Viet Nam is a multi-religion and multi-belief country. The earliest introduced religions in Vietnam are Mahayana Buddhism, and Taoism remains a strong influence on the beliefs and practices of the Vietnamese, even if the levels of formal membership in these religious communities may not reflect that influence. The combination of Mahayana Buddhism, Confucianism, and Taoism forms Tam Giao (The triple religion). Although Vietnamese people classify themselves as non-religious but they visit religious temples and pagodas several times a year. Their everyday behaviours and attitudes are dictated by the synthesis of philosophies which can be traced from the triple religion.
The triple religion have been co-exiting with a very traditional Vietnamese practice is ancestor worshiping and national heroes and supernatural Gods (Vietnamese people have worshiped a large number of gods, especially those related to agricultural activities such as sun, moon, land, mountain, river and forest, etc). Having an altar in their home or business where prayers are offered to their ancestors. These offerings and practices are done frequently during important traditional or religious celebrations (e.g., death anniversaries), the starting of a new business, or even when a family member needs guidance or counsel.
Beside ancestor worship in each family and each clan, many villages have a communal house or a temple to worship the Village Deity. The custom of worshiping the Village Deity is a unique feature of Vietnamese villages. The Village Deity worshiped in the village’s temple and communal house can be a god or an outstanding figure that rendered great service such as the forefather of a traditional handicraft or a national hero who greatly contributed to the cause of national building and fighting foreign invaders.
Significant minorities of adherents to Roman Catholicism, Cao Dai, and Hoa Hao and smaller minorities of adherents to Protestantism, Islam, Hinduism, and Theravada Buddhism were established later, in recent centuries.
Ancestor worshiping is originated from Confucianism, holds that the dead’s soul does not disappear from sight but still stays around to look after the family. Those who practice this religion have just an altar in their home for that purpose. Emperors and Kings had imperial temples where they are worshiped, the late emperors whose achievements and exploits were recorded on ancestral tablets and steles. Wealthy people have their family temples for the whole family to worship their ancestors. The responsibility falls upon the oldest son to take care of the various anniversaries during the year. For this, he receives incomes from a number of rice fields and or land as a hereditary state. Poor people who has no temple of their own but having an altar in the best part of their house to show gratitude and respect for their ancestors.
Buddhism was first introduced in Viet Nam in the early years A.D. From the 10th to the 15th century, Buddhism developed rapidly in Viet Nam after Viet Nam had gained independence. Buddhism reached its extreme popularity under the Ly-Tran Dynasty (from the early 11th century to the late 14th century). At present, Buddhism is the most popular, about 85% of Vietnamese identify with Buddhism (all sects) even though they do not practice on a regular basis. There are two types of Buddhism found in Vietnam, Mahayana Buddhism (Greater Buddhism) and Theravada (Lesser Buddhism). Mahayana Buddhism first spread from China to Vietnam’s Red River Delta region around 300 BC and remains popularly followed throughout the whole country, whereas Theravada Buddhism arrived from India into the southern Mekong Delta region between 300-600 AD and remains commonly adhered to in only the south delta area of Vietnam.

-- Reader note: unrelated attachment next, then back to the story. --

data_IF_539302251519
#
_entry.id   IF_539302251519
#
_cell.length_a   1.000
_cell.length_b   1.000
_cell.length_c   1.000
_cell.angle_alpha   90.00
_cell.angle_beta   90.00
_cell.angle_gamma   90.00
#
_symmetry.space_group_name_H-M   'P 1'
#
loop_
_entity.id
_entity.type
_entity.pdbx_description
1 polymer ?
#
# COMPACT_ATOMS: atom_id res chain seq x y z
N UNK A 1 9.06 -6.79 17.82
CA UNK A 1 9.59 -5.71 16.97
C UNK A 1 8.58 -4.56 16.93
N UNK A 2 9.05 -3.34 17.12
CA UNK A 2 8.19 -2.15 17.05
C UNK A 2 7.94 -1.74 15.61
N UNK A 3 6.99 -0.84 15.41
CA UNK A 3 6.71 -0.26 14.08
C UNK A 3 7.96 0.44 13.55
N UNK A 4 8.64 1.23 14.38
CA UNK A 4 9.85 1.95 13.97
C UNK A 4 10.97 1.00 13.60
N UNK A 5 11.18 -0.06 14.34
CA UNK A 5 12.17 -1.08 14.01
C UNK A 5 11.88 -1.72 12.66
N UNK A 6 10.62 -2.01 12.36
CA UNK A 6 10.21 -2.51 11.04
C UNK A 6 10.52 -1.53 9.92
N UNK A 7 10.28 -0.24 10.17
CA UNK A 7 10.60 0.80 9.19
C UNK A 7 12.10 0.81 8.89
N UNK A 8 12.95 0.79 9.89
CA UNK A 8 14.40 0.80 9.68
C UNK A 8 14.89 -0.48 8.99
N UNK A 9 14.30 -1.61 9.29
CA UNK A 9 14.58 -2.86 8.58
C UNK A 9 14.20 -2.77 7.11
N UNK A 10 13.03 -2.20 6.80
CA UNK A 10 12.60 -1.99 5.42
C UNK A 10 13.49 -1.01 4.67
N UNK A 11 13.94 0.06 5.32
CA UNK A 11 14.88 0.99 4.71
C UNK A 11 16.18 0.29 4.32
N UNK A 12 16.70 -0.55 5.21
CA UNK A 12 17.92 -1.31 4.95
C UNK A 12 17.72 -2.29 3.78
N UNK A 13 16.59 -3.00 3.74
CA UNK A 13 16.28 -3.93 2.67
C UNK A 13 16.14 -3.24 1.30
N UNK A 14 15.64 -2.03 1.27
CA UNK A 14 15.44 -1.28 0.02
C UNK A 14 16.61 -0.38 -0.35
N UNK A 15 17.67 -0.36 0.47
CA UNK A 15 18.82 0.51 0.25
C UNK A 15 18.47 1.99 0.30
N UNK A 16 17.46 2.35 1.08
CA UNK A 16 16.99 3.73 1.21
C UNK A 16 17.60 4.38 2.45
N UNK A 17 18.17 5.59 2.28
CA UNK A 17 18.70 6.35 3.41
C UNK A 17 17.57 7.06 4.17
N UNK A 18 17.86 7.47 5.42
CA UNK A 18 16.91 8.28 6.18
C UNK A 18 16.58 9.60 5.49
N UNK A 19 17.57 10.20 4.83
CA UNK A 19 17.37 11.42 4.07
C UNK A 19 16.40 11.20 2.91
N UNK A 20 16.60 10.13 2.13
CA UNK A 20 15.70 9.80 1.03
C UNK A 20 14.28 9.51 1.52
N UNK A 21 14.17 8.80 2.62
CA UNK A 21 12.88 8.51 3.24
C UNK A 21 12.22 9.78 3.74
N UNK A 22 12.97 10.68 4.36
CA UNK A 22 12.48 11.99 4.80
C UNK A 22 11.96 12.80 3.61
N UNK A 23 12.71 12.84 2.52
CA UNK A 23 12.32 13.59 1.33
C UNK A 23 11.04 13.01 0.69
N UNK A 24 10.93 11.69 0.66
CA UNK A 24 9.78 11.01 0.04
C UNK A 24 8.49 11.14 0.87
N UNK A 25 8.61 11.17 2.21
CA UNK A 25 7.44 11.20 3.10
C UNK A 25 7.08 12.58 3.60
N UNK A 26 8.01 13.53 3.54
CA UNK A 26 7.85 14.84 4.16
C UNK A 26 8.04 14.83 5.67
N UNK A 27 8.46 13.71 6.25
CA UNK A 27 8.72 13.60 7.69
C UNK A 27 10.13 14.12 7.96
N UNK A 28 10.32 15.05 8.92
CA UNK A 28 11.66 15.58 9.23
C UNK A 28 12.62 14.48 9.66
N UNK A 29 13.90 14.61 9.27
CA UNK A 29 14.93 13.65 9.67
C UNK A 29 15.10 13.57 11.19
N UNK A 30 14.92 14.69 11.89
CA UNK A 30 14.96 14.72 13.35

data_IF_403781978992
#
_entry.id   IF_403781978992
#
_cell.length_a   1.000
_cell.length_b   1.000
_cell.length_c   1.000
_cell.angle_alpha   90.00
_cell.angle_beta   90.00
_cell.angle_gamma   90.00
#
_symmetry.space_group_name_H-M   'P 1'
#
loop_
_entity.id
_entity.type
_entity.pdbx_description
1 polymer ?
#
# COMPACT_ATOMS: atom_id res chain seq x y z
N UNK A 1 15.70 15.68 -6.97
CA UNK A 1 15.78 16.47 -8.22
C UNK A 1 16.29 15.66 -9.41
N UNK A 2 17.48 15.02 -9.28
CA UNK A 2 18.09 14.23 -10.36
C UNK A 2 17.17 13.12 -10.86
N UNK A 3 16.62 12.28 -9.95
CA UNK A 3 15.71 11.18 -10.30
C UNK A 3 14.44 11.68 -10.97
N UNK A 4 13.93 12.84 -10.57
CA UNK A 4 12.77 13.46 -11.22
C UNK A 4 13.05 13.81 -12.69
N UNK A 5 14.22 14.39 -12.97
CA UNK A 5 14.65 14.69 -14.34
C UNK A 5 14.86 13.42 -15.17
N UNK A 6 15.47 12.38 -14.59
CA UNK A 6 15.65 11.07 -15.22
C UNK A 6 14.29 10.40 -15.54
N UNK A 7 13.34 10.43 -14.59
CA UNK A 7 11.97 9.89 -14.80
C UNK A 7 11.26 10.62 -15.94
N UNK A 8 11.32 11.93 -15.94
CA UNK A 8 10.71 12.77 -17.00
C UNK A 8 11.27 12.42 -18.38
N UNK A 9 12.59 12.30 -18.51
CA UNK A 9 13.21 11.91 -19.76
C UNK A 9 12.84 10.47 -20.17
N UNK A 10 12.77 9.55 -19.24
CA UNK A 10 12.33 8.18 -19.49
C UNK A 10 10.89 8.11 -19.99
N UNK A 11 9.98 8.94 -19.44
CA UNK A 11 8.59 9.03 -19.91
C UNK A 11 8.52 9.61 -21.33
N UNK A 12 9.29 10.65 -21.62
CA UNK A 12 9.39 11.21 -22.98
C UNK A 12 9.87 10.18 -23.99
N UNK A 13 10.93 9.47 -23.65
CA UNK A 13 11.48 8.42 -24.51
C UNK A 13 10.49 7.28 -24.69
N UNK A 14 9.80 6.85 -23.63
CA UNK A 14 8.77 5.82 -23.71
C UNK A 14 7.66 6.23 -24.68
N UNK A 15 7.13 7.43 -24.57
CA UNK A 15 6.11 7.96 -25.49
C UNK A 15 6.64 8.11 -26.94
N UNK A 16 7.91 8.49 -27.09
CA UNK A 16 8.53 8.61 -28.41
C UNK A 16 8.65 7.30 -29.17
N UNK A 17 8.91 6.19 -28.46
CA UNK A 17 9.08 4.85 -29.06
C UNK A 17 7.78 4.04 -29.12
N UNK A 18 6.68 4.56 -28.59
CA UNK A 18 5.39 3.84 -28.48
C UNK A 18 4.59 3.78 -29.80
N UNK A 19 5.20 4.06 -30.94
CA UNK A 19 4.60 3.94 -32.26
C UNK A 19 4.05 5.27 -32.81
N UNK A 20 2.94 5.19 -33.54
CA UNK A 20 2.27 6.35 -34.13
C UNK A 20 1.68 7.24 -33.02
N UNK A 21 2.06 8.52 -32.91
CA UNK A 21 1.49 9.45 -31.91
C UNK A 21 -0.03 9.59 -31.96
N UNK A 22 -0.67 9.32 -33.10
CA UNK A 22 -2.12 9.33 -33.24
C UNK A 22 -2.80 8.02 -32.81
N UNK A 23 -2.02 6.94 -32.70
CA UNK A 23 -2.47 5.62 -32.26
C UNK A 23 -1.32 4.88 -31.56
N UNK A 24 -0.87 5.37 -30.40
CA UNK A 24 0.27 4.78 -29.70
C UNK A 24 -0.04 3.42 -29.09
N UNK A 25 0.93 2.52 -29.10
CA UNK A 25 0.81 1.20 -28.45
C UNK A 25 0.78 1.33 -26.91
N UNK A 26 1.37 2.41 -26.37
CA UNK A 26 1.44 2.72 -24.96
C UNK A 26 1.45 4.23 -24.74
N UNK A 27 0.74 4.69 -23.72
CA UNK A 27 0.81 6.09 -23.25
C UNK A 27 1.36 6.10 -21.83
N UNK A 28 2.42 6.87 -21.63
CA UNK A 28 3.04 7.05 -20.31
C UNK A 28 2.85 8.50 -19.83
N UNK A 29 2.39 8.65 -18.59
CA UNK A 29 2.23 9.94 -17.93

Historians believe that Catholicism was first introduced in Viet Nam in 1533. From 1533 to 1614, priests of Portuguese Order of St.Francis and Spanish Order of Preachers accompanied merchant ships to Viet Nam. From 1615 to 1665, priests of Portuguese Society of Jesus entered Viet Nam from Macau (China), both in Dang Trong (south of Gianh River) and Dang Ngoai (north of Gianh River). At present, Viet Nam Catholic Church has 26 dioceses, 6 million followers, 6,270 churches, 19,000 dignitaries, 6 grand seminaries, and 2 training schools.
Protestantism was first introduced in Viet Nam in the late 19th and early 20th century by the Christian and Missionary Alliance – CMA, later than other religions. 1911 is recognized as the beginning year when Protestantism was introduced into Viet Nam. At present, there are over one million Protestants, 500 dignitaries, 300 Protestant churches, and 01 biblical theology institute in Viet Nam.
In Viet Nam, Muslim followers are mostly Cham people. According to historical records, the Cham were first introduced to Muslim in the 10th and 11th century. There are two schools of Muslim in Viet Nam: the older one (Cham Ba Ni) with followers in Binh Thuan and Ninh Thuan Provinces; and the newer one (Cham Islam) with followers in Chau Doc (An Giang Province), Ho Chi Minh City, Tay Ninh and Dong Nai Province. At present, there are 79 mosques, 72,000 Muslim followers and 700 dignitaries in Viet Nam.
Caodaism is an indigenous religion, officially established in Go Ken Pagoda, Tay Ninh Province in mid November 1926. At present, there are 2.4 million Cao Dai followers, 31,700 dignitaries and over 100 churches in Viet Nam.
Hoa Hao is another indigenous religion created by Huynh Phu So on July 4th May 1939 in Hoa Hao Village, An Giang Province. At present, there are 1.3 million Hoa Hao Buddhist followers, over 1,700 monks and 1,200 pagodas in Viet Nam.